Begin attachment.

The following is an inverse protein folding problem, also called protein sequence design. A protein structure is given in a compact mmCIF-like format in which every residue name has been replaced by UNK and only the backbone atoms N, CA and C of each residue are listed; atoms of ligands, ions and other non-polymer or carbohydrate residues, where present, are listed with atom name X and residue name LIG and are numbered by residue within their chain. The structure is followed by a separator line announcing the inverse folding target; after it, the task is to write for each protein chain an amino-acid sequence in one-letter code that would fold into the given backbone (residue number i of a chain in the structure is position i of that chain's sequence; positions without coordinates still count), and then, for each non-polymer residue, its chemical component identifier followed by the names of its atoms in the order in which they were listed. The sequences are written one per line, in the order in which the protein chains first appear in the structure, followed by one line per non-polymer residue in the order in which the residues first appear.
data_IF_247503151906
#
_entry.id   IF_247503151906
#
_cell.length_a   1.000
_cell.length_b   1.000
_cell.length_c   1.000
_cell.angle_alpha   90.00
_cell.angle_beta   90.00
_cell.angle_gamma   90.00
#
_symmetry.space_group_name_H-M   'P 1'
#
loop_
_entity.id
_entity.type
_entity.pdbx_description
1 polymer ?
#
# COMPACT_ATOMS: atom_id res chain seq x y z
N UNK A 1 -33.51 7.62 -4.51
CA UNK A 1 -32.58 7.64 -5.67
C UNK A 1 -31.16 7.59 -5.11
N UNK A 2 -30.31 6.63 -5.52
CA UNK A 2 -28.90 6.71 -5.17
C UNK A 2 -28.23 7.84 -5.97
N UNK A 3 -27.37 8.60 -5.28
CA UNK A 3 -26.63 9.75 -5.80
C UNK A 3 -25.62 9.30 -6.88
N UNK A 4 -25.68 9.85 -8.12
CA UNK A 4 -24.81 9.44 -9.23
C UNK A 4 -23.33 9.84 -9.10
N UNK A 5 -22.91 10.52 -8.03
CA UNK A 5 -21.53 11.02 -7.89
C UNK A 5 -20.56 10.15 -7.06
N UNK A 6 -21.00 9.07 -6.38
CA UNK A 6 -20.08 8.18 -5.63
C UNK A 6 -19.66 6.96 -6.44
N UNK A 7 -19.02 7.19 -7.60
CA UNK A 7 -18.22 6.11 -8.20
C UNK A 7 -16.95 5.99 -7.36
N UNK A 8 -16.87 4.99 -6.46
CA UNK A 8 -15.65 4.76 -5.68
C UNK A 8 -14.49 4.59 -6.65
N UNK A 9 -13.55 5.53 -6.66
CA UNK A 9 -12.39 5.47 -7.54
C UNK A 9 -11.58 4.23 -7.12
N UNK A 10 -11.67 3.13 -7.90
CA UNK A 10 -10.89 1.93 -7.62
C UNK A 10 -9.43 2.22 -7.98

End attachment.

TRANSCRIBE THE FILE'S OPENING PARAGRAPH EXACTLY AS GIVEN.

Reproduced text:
The following is an inverse protein folding problem, also called protein sequence design. A protein structure is given in a compact mmCIF-like format in which every residue name has been replaced by UNK and only the backbone atoms N, CA and C of each residue are listed; atoms of ligands, ions and other non-polymer or carbohydrate residues, where present, are listed with atom name X and residue name LIG and are numbered by residue within their chain. The structure is followed by a separator line announcing the inverse folding target; after it, the task is to write for each protein chain an amino-acid sequence in one-letter code that would fold into the given backbone (residue number i of a chain in the structure is position i of that chain's sequence; positions without coordinates still count), and then, for each non-polymer residue, its chemical component identifier followed by the names of its atoms in the order in which they were listed. The sequences are written one per line, in the order in which the protein chains first appear in the structure, followed by one line per non-polymer residue in the order in which the residues first appear.